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Interesting Female Catholic SAINTS

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Saint Geneviève (circa 422-c. 500), patron saint of Paris, born in nearby Nanterre, France. In 451 she was in Paris and is said to have predicted the invasion of the Huns led by Attila and to have saved the city by her prayers.

St. Catherine of Sienna, a Doctor of the Church. Helped save the Church from destruction at the hands of various anti-Popes. Convinced the True Pope to reclaim his throne and reunite the Church.

Saint Veronica is said to have wiped the face of Jesus Christ as he carried the cross to Calvary.

Saint Thecla of Iconium (1st century ad), said to have been the first woman martyr. Saint Thecla is known in the apocryphal Acts of Paul and Thecla as “protomartyr among women and equal to the Apostles.' Converted by Saint Paul, she dedicated herself to virginity. Condemned to death for her faith, she was miraculously saved.

Saint Catherine of Siena (1347-80), Dominican nun (tertiary), mystic, and Doctor of the Church, who played a significant role in the public affairs of her day.

Saint Margaret Mary Alacoque (1647-90), French nun, born in Lauthecourt. She attributed her recovery from paralysis to the Virgin Mary and entered the convent at Paray-le-Monial in 1671. Her visions of Christ, in which he revealed to her his bleeding and compassionate heart, gave impetus to the modern Roman Catholic practice of devotion to the Sacred Heart.

Saint Elizabeth Ann Seton (1774-1821), educator and philanthropist. With her canonization in 1975 she became the first American-born saint of the Roman Catholic church. In 1809 she established in Emmitsburg, Maryland, the first house of what later grew into a widespread religious community known as the Sisters of Charity, with a rule, or constitution, modeled upon that of the Daughters of Charity of the French priest St. Vincent de Paul. Elected the first superior of the order, she held that office until her death. Parochial education in the U.S. began with her establishment of a Catholic school in Emmitsburg, and she was noted for her ministrations to the poor and sick.

Saint Clare of Assisi (1194-1253), Italian nun, born in Assisi of a rich and noble family. In 1211 she heard the Italian monk and preacher St. Francis of Assisi preach, and, inspired by his eloquence, she entered the Order of the Franciscans the following year. With the help and advice of St. Francis and despite the opposition of her family, she founded the order of Franciscan nuns known as the Order of the Poor Ladies, commonly called Poor Clares. The first monastery of Poor Clares was founded in the United States in 1875; in the 1990s there were 24 autonomous motherhouses. Some 500 monasteries extant throughout the world have a total membership of about 12,000.

Saint Rose of Lima (1586-1617), Peruvian Roman Catholic nun, born in Lima. In 1606 she became a nun of the third order of Dominicans and earned a great reputation for the severe austerities she practiced.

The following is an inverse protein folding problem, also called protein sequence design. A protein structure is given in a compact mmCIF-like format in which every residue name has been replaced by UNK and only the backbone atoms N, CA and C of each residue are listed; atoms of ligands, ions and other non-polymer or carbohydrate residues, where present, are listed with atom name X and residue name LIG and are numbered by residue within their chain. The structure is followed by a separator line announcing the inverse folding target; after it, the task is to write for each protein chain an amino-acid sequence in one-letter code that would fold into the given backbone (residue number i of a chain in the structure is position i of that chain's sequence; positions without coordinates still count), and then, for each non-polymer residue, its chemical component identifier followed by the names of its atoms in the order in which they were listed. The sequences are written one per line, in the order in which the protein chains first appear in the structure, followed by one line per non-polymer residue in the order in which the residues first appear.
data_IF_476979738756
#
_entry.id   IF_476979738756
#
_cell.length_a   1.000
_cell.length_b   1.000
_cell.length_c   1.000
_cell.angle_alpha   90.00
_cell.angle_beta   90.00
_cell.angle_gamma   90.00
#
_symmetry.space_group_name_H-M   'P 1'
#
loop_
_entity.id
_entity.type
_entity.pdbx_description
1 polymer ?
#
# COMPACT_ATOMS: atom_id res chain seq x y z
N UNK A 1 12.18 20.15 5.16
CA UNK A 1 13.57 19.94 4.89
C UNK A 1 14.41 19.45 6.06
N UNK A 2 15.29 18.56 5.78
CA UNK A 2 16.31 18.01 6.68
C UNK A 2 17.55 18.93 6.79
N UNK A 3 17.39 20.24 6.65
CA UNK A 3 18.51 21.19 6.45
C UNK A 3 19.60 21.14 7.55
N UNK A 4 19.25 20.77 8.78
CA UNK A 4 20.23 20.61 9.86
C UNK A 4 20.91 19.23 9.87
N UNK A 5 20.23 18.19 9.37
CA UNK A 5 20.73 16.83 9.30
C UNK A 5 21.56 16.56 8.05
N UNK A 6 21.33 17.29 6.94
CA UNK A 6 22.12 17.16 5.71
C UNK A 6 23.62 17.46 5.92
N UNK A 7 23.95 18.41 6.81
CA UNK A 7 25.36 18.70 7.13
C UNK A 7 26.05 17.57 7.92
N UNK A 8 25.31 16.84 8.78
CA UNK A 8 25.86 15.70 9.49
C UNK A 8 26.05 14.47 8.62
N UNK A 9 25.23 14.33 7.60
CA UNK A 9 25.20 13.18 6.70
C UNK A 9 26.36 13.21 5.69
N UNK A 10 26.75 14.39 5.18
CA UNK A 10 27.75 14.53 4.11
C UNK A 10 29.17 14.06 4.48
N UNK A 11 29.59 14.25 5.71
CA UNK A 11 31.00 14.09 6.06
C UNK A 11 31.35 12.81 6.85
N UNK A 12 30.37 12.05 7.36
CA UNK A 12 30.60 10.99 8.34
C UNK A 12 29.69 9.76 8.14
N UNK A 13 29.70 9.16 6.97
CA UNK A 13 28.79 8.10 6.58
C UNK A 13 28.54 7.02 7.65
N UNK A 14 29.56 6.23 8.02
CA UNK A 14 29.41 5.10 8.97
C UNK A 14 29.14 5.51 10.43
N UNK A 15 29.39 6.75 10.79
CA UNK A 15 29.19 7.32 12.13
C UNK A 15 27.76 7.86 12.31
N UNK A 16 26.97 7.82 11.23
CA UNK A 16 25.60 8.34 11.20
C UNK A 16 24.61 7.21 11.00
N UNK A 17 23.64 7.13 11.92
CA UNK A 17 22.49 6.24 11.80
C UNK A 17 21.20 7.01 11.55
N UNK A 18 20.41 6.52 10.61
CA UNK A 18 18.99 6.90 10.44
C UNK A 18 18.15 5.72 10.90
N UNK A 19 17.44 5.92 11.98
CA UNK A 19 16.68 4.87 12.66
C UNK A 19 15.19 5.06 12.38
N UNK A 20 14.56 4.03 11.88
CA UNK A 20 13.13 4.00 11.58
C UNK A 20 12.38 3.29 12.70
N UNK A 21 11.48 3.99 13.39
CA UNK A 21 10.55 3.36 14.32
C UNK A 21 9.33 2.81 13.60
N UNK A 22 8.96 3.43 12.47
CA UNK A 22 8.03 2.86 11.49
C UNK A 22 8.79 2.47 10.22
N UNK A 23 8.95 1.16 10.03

Saint Theresa of Lisieux (1873-97), French Carmelite nun, called The Little Flower of Jesus, who became one of the most beloved saints of the Roman Catholic church. Theresa exemplified what she called the “little way,” a devotion to God both childlike and profound. She sought holiness through the conscientious performance of small actions and humble tasks. Her goodness was so remarkable that her superiors asked her to write an account of her life; The Story of a Soul (1898; trans. 1958) became one of the most widely read spiritual autobiographies

Saint Ursula (lived 4th century?), legendary Christian martyr, possibly British but particularly honored in Cologne, Germany, the place of her presumed martyrdom. The legend is recorded by Belgian chronicler Sigebert of Gembloux and in the Acta Sanctorum of the Bollandists. She was one of either 11 or 11,000 virgins who were massacred by the Huns. The confusion over the figure probably arose from the incorrect interpretation of the abbreviated Latin inscription “XI MV”; instead of being expanded to read undecim martyres virgines (“11 martyr virgins”), it was read as undecim milia virginum (“11 thousand virgins”).

Saint Cecilia (?-230?), Christian martyr, who, since legend speaks of her singing to God in her heart, became known as the patron of music. According to tradition she was betrothed to a youth named Valerian, whom she converted to Christianity, and the two were martyred for refusing to honor the Roman gods. She is said to have been thrown into a boiling bath but to have escaped unharmed.

Saint Lucy (283?-304), Christian virgin martyr, who was highly venerated from the 7th century onward. Lucy was born in Syracuse, Sicily, in Italy. After witnessing a miracle, she converted to Christianity and pledged all her worldly possessions to the poor. Lucy’s pagan suitor denounced her to Paschasius, governor of Sicily, who condemned her to prostitution. According to legend, even a team of oxen could not move her to the brothel. Lucy then survived an attempted burning at the stake, and she finally died by being stabbed in the throat.